Friday, November 4, 2011

New Zealand: Fascinating Fernery

On the way back from Punakaiki (see previous post), Kerry-Jayne stopped at the Pororari River Track (in Paparoa National Park) to show me a unique, if unspectacular, plant. The Pororari winds through a spectacular forested gorge on New Zealand's west coast, emptying into the sea at Punakaiki itself. The lush and humid forest along the track is particularly rich in ferns, and it was a fern - of sorts - that we had come to see.

New Zealand is particularly rich in ferns and the plants usually called "fern allies", though how closely related some of them actually are to ferns is open to question.

Many of Pororari's ferns grow epiphytically - that is, on the trunks and limbs of trees. This one appears to be Microsorum scandens, a fern that features strap-like, undivided juvenile fronds and deeply-lobed adult fronds in the same clump. The species is well-named: scandens means "climbing".

Here is the plant we were looking for - not much to look at, but I was very excited to see it. It is Tmesipteris elongata, and when I studied botany as an undergraduate it was regarded as one of the most primitive plants in the world. Tmesipteris, the fork fern, and it's only relative, Psilotum, the whisk fern - the so-called whisk fern - were thought to be living representatives of the very first green plants to invade the land. Like these early plants, Tmesipteris and Psilotum have neither roots nor leaves (the little structures that look like leaves on Tmesipteris, put simply, aren't. They lack vascular tissue, the vessels that provide both support and transport in higher plants). What is more, they carry their packets of spores (sporangia, the little green blobs that look vaguely like miniature olives) out in the open, as the earliest plants did (though not, as it happens, in the same way).

Unfortunately for this lovely idea, it appears that Tmesipteris and Psilotum are simply ferns that have somehow lost their more advanced features. Modern molecular studies place them close to the adder's tongue ferns (Ophioglossaceae). Oh well... I was still excited to find this little fellow, growing unobtrusively among less celebrated plants.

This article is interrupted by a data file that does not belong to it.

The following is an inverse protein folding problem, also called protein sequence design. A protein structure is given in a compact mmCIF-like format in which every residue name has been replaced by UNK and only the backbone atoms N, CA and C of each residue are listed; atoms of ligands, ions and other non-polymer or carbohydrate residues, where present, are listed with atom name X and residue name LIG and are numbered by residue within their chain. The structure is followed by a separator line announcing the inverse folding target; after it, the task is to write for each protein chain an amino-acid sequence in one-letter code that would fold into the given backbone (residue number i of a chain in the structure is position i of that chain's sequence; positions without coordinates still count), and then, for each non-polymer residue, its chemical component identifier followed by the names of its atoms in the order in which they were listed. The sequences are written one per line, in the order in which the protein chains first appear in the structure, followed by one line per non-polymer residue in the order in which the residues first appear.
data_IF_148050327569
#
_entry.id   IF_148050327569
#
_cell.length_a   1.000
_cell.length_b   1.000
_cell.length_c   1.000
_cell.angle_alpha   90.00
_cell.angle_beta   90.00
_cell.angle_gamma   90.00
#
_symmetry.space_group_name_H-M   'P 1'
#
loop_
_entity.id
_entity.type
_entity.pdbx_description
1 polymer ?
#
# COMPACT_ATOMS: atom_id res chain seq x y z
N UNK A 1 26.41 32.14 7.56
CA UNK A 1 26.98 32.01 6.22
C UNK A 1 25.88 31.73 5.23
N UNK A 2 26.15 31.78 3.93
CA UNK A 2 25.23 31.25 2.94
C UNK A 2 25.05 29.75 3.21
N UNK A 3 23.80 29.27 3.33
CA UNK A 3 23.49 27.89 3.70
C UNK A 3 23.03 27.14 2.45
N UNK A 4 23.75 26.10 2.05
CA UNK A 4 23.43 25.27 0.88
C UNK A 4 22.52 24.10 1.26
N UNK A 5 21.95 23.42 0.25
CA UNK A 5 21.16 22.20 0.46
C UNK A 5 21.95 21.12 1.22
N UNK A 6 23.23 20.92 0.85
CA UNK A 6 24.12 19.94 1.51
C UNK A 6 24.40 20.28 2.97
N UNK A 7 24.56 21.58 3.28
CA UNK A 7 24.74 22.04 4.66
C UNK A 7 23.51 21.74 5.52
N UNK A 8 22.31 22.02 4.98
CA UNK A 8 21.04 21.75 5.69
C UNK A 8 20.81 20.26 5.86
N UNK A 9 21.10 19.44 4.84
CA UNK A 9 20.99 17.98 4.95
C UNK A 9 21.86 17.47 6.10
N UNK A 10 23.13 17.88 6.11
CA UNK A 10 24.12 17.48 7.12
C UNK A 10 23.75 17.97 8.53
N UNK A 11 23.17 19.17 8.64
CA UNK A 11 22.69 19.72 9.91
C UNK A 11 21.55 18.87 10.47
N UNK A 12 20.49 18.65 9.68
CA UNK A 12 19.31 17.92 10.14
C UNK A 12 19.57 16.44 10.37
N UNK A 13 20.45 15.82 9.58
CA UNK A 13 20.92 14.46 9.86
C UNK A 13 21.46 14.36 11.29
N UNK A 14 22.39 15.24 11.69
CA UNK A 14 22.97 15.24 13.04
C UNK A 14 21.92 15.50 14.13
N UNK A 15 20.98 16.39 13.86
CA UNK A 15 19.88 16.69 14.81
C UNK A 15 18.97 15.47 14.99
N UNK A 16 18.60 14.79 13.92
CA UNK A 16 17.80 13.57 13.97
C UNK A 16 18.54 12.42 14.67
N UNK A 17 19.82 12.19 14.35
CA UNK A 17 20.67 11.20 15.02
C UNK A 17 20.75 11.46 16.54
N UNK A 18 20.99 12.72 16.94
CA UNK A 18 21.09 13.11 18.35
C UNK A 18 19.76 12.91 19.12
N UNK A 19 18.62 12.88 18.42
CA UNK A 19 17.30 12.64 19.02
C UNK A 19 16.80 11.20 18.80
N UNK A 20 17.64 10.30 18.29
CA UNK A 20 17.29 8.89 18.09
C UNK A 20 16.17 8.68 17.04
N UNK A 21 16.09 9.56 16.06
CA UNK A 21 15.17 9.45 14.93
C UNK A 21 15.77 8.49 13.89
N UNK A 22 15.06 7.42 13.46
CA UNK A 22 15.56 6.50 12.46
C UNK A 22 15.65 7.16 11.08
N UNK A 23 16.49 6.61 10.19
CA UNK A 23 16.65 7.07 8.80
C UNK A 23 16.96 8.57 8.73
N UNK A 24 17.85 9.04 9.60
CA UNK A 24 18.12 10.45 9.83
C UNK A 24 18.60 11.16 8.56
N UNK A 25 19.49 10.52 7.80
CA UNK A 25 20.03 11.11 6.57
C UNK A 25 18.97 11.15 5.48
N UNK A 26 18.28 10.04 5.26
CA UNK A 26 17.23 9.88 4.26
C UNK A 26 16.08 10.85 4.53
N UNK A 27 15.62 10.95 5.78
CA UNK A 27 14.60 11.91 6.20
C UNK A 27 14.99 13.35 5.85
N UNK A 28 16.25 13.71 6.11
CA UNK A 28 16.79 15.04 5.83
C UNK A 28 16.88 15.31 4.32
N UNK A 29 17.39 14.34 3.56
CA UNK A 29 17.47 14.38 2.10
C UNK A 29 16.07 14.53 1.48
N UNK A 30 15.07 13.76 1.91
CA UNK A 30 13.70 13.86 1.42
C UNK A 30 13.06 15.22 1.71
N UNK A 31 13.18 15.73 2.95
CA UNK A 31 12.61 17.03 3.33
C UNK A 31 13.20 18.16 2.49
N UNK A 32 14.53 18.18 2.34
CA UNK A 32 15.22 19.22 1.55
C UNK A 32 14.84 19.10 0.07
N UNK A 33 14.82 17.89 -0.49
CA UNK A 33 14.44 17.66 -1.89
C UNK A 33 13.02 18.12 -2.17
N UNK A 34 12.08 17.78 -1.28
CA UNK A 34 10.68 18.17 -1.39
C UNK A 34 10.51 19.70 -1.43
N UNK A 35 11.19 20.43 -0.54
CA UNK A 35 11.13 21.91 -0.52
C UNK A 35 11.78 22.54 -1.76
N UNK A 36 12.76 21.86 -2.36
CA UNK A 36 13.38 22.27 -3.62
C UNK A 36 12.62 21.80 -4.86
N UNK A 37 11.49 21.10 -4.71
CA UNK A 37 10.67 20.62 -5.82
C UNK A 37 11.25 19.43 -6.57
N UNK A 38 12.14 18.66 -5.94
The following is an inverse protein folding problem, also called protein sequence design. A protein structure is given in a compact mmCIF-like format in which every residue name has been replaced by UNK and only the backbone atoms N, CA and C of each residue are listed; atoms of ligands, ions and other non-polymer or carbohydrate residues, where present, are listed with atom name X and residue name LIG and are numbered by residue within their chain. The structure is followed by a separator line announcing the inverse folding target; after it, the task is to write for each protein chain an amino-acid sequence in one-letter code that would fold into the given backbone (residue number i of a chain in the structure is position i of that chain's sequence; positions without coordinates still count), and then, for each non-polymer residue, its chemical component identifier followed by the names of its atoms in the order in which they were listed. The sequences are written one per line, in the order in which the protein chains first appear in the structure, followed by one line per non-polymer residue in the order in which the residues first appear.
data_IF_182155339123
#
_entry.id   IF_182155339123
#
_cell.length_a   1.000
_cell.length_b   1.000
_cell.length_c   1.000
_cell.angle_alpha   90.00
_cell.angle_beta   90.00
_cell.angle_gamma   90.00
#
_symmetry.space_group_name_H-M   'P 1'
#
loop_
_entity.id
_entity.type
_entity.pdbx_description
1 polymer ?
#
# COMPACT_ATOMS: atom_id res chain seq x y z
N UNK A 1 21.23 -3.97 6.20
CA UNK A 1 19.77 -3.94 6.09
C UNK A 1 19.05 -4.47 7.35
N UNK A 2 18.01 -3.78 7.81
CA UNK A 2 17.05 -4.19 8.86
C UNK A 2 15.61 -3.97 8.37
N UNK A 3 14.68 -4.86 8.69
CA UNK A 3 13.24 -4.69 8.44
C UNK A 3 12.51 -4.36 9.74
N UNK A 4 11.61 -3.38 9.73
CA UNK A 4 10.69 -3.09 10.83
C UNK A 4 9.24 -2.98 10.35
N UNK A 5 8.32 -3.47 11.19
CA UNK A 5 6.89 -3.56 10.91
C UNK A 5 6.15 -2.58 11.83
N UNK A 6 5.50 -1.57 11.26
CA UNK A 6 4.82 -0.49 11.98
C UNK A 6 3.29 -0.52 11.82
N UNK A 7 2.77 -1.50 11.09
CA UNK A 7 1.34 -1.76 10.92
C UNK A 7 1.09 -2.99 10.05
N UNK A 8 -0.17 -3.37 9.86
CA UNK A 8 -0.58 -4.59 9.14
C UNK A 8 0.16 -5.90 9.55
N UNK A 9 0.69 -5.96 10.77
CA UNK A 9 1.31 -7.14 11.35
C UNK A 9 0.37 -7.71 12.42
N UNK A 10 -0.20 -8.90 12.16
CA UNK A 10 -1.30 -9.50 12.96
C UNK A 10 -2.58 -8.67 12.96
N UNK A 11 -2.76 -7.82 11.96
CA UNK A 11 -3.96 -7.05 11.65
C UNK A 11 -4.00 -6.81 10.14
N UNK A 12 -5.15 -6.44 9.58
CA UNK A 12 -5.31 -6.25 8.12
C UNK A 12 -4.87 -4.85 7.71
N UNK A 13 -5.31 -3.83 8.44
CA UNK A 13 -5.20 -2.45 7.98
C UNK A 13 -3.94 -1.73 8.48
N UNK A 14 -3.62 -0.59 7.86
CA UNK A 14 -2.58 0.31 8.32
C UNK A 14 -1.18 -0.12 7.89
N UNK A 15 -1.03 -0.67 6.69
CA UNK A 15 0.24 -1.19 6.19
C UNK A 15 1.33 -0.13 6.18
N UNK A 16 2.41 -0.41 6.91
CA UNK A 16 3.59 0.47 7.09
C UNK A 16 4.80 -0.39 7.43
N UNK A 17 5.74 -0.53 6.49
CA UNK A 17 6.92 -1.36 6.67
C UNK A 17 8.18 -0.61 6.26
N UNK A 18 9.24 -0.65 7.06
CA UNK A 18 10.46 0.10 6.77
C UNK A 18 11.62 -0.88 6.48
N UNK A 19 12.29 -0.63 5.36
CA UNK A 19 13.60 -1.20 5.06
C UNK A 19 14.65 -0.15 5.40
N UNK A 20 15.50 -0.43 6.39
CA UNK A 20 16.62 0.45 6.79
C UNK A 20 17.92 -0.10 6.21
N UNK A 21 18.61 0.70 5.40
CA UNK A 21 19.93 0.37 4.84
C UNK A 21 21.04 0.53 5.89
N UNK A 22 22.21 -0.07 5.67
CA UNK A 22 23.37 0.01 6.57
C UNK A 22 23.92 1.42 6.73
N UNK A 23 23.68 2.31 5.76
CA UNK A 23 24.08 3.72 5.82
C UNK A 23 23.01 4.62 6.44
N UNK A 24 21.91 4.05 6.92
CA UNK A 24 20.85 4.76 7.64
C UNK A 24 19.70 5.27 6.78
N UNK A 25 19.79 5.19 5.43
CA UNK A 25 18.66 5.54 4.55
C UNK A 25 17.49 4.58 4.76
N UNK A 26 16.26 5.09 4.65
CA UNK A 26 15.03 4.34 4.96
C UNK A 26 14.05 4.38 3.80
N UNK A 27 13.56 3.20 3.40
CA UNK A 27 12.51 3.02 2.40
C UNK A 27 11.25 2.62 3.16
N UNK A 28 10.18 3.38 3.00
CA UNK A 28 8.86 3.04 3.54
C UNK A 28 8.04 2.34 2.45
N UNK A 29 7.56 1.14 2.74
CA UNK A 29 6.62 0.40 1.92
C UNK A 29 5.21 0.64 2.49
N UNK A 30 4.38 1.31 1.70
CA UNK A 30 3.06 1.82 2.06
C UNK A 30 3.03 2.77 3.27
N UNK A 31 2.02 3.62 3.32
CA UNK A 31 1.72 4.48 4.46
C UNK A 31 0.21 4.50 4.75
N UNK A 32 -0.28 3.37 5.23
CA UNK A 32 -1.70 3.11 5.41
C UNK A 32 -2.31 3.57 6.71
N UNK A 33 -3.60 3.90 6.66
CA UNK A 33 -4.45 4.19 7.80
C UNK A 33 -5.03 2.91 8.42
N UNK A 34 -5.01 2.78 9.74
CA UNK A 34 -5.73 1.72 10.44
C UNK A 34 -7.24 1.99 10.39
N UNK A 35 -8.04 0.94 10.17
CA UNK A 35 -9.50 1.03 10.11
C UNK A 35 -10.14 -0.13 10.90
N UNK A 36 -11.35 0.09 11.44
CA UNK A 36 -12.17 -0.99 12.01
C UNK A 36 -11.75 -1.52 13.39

Here is an epiphytic plant that is neither a fern nor a fern ally, but a liverwort - don't ask me which one! Liverworts are not vascular plants, but are closer to mosses.

This is unquestionably a fern, and to my eye it is one of the most unusual and striking of them all. I first saw kidney fern (Trichomanes reniforme) in 1974, on Little Barrier Island. I was struck by it then, and was delighted to see it again so many years later.

The kidney fern belongs to the filmy fern family (Hymenophyllaceae). It doesn't look too much like other filmy ferns, but it share with them extremely thin fronds, only a few cell layers thick, that dry out very easily. Kidney ferns can survive drying, shriveling and then reopening when the rains come, but their presence is a sign that the forests where they grow are, at least some of the time, humid places indeed. The little blobs around the rim of this fertile frond are the spore-bearing bodies, or sori.

Here are some more traditional ferns.I'm not sure what the upper plant is, but the lower one appears to be crown fern or petipeti (Blechnum discolor).

I believe this to be one of the many New Zealand species of Coprosma - possibly karamu (C. robusta), but there are some fifty to choose from.  We have Captain Cook's botanists to thank for the unlovely generic name, from the Latin copros, meaning dung.  Apparently the specimens they collected stank up their shipboard cabins.

This is a Dracophyllum,one of the plants that gives New Zealand forests - at least to a northerner's eye - a distinctly exotic appearance.  Though it doesn't look it, it is a relative of heathers and heaths (Ericaceae), as one of the plants formerly included in a separate, largely southern-hemisphere family, Epacridaceae.

In most parts of the world, if you found one tree busily engaged in trying to choke the life out of another, you would be safe in assuming that the murderer in question was a strangler fig. In New Zealand, though, it is more likely to be a northern rata (Metrosideros robusta), a member of the myrtle family (Myrtaceae). While other ratas (and other Metrosideros spp., like the famous ohia lehua (M. polymorpha) of Hawaii) usually grow from the ground up like respectable trees, the northern rata starts life as an epiphyte high in the canopy. In time, like a strangler fig, its roots reach to the ground, forming a robust pseudotrunk that envelops and, eventually, smothers its host (though there is some argument as to whether the rata actually contributes to the death of the host tree).

The result can be a truly impressive tree, reaching 25 m in height. This one, it seems is well on its way.

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